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Fall 2016

Path to Nowhere

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My neighbor stands on her back stoop, watches me stamp
on shovels, me sweat, me tug up trash trees in my yard.

This yard was all packed dirt, a crap-ass lack of grading.
One old syringe, a hundred broken bottles. She watches me

work. She loves to watch me work on my knees, digging, lifting,
flipping Goshen stone from pallets into pathways, raised

bed for the cherry, its silken iridescent bark. She sighs, Whew!
A lot of work! I smile the way that means shut the fuck up, get back

to, yes, a lot of work. When I finish settling flagstones, pat
their sun-warmed little backs, their gorgeous curves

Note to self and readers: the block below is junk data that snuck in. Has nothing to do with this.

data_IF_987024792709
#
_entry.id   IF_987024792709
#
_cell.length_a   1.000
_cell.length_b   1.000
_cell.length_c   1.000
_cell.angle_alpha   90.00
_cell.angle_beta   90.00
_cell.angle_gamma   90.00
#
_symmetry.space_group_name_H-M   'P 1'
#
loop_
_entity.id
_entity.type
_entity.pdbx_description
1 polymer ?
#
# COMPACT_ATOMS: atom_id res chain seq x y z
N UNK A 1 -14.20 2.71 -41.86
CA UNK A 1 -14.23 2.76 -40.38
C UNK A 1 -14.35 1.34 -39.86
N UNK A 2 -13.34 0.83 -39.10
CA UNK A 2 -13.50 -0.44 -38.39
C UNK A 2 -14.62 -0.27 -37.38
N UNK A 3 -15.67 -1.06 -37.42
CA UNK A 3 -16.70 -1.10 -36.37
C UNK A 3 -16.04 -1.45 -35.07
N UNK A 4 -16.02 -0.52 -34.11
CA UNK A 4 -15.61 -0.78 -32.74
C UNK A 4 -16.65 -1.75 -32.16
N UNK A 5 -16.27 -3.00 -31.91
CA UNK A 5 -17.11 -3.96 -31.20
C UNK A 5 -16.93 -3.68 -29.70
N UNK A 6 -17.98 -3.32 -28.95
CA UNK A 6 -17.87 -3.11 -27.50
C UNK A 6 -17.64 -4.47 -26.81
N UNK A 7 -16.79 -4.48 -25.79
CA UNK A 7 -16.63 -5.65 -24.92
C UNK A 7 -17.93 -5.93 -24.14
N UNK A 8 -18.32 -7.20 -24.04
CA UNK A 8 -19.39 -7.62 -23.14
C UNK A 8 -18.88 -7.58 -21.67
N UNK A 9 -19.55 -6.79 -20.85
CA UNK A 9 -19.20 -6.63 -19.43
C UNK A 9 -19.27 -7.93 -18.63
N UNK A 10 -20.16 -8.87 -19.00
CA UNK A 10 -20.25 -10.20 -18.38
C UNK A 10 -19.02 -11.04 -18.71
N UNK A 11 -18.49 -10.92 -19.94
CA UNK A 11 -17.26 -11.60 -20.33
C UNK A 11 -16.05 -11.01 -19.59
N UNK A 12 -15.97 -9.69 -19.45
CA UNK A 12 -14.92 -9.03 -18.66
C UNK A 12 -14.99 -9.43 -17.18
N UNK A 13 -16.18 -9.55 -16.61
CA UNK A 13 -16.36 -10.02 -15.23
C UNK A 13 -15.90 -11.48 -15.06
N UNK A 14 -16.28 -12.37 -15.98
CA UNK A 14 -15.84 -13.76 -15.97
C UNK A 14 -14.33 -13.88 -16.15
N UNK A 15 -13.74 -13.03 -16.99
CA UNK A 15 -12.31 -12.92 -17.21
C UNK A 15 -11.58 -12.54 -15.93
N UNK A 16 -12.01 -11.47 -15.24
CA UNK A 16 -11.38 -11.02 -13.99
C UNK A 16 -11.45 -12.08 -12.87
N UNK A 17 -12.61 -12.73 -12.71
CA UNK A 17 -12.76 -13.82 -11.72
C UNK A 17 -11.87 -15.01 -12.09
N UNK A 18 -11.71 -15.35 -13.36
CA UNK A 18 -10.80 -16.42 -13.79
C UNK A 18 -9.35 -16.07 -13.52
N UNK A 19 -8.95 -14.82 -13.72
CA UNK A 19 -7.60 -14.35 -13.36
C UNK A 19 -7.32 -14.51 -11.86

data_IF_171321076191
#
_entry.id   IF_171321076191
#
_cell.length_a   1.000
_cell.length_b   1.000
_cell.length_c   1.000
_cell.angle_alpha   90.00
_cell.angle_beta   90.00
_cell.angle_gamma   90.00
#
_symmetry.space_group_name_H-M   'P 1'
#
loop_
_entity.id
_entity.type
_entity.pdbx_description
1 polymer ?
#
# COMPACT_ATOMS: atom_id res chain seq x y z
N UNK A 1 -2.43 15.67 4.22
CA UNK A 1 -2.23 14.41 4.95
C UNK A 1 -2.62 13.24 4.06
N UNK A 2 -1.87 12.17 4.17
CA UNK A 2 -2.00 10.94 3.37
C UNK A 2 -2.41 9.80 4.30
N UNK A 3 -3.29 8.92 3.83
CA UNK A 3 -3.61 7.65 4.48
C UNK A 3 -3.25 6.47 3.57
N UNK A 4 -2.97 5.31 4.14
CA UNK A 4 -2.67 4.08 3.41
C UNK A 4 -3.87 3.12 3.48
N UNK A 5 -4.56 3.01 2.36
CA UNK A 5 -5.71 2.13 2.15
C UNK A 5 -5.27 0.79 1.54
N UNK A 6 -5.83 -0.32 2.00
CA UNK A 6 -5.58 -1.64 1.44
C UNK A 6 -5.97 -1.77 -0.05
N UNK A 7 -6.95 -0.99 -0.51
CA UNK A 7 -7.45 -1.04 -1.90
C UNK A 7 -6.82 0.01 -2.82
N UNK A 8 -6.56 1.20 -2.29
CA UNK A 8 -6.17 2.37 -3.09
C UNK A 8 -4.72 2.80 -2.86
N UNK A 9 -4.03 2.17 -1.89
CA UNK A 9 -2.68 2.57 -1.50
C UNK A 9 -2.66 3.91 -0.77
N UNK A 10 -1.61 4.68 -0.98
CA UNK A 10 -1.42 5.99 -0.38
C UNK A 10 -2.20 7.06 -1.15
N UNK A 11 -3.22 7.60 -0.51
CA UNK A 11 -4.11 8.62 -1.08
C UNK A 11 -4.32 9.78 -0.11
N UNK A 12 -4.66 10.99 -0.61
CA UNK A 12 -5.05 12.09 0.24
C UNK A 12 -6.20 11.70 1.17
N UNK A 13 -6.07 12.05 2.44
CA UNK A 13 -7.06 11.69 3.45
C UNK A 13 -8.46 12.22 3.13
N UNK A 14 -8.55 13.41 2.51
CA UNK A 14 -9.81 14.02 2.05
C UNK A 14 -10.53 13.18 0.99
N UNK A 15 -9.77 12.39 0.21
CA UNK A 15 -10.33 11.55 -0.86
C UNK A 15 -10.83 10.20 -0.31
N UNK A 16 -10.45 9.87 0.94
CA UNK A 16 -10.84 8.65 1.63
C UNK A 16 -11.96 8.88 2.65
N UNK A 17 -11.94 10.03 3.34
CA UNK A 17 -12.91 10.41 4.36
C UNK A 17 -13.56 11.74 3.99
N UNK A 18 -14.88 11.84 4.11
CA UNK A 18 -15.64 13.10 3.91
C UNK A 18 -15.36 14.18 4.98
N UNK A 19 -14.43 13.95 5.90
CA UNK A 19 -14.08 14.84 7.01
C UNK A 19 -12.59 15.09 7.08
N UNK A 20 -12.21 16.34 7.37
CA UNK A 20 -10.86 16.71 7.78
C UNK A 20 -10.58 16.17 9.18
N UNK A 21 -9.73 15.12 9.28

a mica-gleaming weight from gate to barbecue, she brays
A path to nowhere!, a line I keep, use again and again. All

that work: a path to nowhere. A lush backyard: what’s
the point? Poetry: a path to nowhere, outsiders not knowing

where we are. Here we are! I found us! On our paths, each
ambling along. Sometimes I cried, taught seven classes, cleaned

houses, painted them, waited tables, tended bar. Not true, not
really: I tended bar so badly, and for just a second—ask Misty,

anyone. I made gorgeous garnishes, achingly slow cocktails.
A path to nowhere, those cocktails. Like poetry, they got so

much nothing done. A path, though, a way, a way forward:
a way to think through our lives. Our lives, what we want

to do with them. Even my bitch-ass neighbor a gift,
a punchline, each piece a glinting, sun-warmed stone.

—Jill McDonough

Jill McDonough, who teaches at UMass-Boston, is the author of Habeas Corpus and Where You Live; her new book, Reaper, will be out next year.

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